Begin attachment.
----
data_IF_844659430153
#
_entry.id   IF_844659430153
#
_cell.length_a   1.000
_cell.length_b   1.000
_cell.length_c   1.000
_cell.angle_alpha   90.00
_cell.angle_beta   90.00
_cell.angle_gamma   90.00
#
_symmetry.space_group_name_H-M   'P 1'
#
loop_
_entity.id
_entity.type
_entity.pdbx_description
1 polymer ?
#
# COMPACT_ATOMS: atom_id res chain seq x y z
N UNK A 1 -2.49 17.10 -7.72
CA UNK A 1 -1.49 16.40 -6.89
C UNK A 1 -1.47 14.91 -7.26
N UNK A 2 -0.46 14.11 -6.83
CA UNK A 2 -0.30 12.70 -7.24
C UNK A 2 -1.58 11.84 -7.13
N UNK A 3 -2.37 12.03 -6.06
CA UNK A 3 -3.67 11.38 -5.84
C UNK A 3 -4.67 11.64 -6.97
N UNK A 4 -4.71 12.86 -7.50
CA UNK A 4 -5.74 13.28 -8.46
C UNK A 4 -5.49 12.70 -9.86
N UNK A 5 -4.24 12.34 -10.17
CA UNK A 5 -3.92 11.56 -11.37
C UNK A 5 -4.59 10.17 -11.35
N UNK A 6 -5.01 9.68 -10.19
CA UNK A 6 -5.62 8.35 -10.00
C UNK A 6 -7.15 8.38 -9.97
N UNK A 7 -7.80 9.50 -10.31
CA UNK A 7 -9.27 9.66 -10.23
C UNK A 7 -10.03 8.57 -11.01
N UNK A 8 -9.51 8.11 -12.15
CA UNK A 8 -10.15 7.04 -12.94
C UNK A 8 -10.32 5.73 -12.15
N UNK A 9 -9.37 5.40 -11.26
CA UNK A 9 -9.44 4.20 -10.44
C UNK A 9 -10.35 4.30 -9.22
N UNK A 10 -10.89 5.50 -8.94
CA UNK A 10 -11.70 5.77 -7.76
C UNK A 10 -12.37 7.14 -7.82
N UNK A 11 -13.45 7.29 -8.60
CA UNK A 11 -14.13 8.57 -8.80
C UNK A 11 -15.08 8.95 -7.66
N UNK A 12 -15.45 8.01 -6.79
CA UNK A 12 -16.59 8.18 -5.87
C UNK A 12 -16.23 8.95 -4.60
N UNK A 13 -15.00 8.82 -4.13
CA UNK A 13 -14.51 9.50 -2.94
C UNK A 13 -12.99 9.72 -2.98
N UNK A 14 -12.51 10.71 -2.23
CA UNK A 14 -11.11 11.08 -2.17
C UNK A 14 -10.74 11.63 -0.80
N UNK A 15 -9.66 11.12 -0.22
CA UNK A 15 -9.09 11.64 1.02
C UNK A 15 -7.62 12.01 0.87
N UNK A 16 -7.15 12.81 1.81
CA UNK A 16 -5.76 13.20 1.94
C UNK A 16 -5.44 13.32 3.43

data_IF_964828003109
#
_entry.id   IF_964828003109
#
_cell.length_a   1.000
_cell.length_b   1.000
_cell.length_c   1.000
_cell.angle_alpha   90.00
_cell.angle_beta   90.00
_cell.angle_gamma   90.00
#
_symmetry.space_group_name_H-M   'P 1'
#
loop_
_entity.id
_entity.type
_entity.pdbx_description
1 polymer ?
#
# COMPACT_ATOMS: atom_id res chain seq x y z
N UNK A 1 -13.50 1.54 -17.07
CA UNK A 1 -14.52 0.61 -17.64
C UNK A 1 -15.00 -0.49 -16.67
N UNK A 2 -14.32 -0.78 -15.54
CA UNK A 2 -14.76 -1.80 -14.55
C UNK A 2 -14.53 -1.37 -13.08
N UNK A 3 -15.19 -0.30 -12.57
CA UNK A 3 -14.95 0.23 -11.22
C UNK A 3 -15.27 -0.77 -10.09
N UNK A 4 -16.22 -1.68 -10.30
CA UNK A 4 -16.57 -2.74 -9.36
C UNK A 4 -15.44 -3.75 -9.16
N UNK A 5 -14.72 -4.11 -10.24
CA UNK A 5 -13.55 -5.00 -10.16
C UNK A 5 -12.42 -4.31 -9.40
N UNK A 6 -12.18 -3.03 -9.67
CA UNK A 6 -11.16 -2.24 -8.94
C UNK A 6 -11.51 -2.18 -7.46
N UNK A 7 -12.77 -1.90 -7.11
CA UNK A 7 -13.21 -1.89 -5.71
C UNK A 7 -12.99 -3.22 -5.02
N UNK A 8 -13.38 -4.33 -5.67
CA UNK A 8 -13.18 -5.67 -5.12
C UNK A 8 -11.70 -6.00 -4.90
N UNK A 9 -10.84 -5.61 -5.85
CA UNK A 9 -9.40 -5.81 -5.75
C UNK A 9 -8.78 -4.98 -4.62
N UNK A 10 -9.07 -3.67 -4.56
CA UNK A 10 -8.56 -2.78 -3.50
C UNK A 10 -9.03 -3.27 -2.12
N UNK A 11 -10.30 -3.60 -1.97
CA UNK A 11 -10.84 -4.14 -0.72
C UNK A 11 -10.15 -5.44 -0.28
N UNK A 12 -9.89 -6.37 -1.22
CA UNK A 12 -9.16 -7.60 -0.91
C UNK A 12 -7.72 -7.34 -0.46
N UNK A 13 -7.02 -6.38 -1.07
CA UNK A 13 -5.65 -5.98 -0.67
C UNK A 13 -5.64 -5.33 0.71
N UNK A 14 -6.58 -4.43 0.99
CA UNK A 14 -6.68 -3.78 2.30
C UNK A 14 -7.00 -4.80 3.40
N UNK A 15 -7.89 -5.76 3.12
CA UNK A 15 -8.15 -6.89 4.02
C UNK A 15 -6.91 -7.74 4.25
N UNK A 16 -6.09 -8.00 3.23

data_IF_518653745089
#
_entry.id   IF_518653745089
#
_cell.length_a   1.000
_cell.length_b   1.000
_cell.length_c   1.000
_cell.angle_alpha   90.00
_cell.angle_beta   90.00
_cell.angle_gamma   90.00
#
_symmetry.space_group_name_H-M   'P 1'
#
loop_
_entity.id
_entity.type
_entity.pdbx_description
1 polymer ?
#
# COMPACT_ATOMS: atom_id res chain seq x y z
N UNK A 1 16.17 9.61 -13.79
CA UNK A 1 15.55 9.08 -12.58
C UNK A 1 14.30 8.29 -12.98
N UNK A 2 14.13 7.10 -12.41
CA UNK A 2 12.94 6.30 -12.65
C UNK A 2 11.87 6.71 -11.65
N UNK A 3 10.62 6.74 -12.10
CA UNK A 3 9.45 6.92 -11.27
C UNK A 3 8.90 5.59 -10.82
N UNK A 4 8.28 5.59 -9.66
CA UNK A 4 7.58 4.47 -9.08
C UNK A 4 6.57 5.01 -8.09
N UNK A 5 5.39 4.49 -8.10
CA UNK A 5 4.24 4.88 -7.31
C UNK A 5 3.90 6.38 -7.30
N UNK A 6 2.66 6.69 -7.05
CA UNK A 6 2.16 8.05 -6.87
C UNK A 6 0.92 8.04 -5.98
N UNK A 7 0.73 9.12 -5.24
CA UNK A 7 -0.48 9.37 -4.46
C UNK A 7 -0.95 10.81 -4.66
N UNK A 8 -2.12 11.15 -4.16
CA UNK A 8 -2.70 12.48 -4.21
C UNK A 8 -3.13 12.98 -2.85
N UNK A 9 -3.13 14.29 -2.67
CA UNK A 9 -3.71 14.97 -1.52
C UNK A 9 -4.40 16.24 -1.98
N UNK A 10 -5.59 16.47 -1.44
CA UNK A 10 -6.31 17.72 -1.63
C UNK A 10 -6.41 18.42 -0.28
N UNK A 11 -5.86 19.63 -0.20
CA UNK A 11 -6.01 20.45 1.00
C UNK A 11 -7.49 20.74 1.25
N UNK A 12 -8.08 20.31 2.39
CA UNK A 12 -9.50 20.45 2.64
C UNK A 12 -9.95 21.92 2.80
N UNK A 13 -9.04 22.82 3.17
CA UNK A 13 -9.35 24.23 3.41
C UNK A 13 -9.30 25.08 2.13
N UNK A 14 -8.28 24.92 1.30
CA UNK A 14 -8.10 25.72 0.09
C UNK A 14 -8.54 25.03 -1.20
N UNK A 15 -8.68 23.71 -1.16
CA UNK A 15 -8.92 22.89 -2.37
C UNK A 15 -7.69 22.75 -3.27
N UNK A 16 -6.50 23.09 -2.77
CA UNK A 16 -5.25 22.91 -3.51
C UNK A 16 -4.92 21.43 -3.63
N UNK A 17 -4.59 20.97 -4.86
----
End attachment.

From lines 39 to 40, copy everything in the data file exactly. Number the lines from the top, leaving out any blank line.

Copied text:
N UNK A 7 -7.80 9.50 -10.31
CA UNK A 7 -9.27 9.66 -10.23